The Bible is boring. Many people outside the church take this as given. For them, reading the Bible is like watching C-SPAN or counting blades of grass.
But, let’s be honest—Christians feel this way at times. And we’re unlikely to study a book we don’t find interesting.
We need to consider some important questions.
Is the Bible boring?
No, the Bible is not boring. Let’s not confuse a bored reader with a boring book.
The Bible is God’s word. If God is the creator and sustainer of every atom that exists; if he is infinitely holy, good, wise, and glorious; if he is the very definition of love; then everything about him must be interesting.
OK, so why does the Bible seem boring?
If God’s word seems boring, there’s either a problem with the reading or the reader.
For some, the Bible seems dull because they assume they know what it says. They think they’ve heard all the stories and learned all the rules. Instead of “living and active,” the Bible sounds repetitive and bland.
For others, the Bible appears boring because they read the text without engaging with it. We are meant to meditate upon the Bible, to read it with the expectation that God will meet with and change us.
Additionally, the Bible feels irrelevant if we forget who we are. We are created and corrupt. We depend on God both for life and salvation. When we lose our sense of ongoing need, we won’t be thrilled by God or what he’s done for us.
What should we do if the Bible seems boring?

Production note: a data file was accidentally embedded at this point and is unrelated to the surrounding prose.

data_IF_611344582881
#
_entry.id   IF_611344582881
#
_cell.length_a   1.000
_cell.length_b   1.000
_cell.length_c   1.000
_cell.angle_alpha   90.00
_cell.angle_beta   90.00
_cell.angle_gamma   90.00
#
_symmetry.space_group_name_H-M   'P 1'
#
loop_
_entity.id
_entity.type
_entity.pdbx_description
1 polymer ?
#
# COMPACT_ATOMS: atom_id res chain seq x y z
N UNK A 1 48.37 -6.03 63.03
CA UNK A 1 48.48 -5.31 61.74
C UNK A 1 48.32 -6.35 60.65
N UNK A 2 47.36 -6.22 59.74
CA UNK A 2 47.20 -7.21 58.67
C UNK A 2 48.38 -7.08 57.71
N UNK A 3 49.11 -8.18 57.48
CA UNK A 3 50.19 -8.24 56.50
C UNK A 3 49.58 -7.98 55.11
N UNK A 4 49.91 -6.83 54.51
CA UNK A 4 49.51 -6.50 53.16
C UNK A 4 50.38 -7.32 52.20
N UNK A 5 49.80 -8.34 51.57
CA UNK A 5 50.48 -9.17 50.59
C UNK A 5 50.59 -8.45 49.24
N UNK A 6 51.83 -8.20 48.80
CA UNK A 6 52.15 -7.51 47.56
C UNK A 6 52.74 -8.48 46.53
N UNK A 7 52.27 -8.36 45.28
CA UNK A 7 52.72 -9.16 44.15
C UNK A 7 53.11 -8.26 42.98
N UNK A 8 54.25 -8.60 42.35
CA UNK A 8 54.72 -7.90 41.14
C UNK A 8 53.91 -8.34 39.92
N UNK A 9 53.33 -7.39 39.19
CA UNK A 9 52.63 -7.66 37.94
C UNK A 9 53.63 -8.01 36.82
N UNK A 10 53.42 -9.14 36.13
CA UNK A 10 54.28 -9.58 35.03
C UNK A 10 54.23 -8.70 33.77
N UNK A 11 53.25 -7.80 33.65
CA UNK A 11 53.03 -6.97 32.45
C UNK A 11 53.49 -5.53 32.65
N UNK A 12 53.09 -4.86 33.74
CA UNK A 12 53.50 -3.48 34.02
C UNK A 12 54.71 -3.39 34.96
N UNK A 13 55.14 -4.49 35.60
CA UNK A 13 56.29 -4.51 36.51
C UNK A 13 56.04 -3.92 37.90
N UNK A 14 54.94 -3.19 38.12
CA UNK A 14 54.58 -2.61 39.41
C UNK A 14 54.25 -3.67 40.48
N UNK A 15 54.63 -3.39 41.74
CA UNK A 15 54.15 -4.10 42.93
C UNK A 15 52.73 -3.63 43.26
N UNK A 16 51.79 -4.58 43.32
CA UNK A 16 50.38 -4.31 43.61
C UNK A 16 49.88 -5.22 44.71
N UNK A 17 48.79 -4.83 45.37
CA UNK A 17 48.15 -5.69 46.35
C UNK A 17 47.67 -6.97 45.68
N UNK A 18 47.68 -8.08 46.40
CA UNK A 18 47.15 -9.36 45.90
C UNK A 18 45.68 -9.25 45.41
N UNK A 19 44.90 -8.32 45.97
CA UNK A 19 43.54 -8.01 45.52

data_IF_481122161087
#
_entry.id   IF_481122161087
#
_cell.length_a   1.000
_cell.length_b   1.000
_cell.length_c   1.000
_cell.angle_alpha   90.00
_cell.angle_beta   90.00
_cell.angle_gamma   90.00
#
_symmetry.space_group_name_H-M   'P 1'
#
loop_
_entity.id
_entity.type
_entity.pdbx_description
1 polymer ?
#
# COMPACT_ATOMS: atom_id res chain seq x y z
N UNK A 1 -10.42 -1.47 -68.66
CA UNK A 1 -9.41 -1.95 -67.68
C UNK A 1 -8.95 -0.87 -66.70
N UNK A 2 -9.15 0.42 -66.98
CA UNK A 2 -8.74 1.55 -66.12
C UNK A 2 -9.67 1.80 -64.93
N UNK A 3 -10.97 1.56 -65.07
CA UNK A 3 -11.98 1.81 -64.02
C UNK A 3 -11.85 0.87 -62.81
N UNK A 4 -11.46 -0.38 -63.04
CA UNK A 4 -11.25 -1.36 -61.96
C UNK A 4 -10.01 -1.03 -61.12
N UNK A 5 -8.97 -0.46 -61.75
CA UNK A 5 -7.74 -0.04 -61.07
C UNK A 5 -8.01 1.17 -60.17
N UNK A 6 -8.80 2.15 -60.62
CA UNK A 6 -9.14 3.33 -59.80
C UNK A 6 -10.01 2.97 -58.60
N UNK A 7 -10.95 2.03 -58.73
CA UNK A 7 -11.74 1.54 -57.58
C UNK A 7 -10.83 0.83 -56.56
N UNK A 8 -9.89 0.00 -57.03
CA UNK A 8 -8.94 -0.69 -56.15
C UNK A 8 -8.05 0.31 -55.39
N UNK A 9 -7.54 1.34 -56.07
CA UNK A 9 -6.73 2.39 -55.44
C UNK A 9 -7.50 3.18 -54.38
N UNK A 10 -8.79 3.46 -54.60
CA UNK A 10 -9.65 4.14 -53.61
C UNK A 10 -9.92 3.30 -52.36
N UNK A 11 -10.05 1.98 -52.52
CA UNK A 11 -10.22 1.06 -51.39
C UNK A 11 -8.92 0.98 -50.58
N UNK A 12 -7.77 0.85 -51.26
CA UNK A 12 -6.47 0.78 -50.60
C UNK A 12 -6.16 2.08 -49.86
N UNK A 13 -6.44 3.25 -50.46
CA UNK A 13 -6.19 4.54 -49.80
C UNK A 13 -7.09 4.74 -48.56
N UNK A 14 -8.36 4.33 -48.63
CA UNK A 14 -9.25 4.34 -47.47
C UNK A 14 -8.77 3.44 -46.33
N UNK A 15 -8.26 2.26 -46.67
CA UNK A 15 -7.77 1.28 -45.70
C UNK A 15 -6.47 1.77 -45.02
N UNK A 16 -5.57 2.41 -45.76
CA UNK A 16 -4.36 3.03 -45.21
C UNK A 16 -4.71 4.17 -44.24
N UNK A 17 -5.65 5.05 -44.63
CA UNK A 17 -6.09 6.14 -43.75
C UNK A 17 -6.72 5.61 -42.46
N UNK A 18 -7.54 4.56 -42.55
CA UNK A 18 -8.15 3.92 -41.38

First, we should acknowledge our need for God’s help. Even redeemed people need God’s Spirit to desire what is of supreme value. In other words, we should pray. (Read what John Piper suggests you pray when the Bible seems boring.)
Next, don’t confuse difficult with boring. The Bible is hard to understand in some places, but that doesn’t make it dull. In fact, like your backyard garden, Bible study is often most rewarding when it makes you sweat.
Further, not every Bible passage should be studied in the same way. A physics textbook is not a detective novel, and Proverbs is not Revelation. While you might spend several days looking carefully at the first ten verses of Ephesians 1, you won’t treat 1 Chronicles 1 the same way.
Some of the hardest parts of the Bible are the genealogies, the construction of the tabernacle, and the apportionment of the promised land to the tribes. Ask yourself, why did God include these chapters? What purpose do they serve? (This short article at Desiring God tackles Joshua 13–21 and the apportionment of the land.) We must do our best to read the Bible in context and seek the author’s intention in each passage.
Finally, when the Bible seems stale we might be tempted to import excitement. Maybe we’ll use a flashy study guide or dig around for some never-before-seen insight. If we chase ideas that are new or novel because we are afraid the Bible won’t hold our interest, we need to get back to the basics of Bible study.
Observe the text carefully. Ask questions, think about the author’s train of thought, and look for the main point. Connect the passage to the big story of the Bible, the gospel of Jesus Christ. And, with God’s help, apply the passage to yourself.
The goal of Bible study is the worship of God which spills over into all of life. As God transforms you, it might be uncomfortable, stretching, or disruptive. It will all be very good. But it certainly won’t be boring!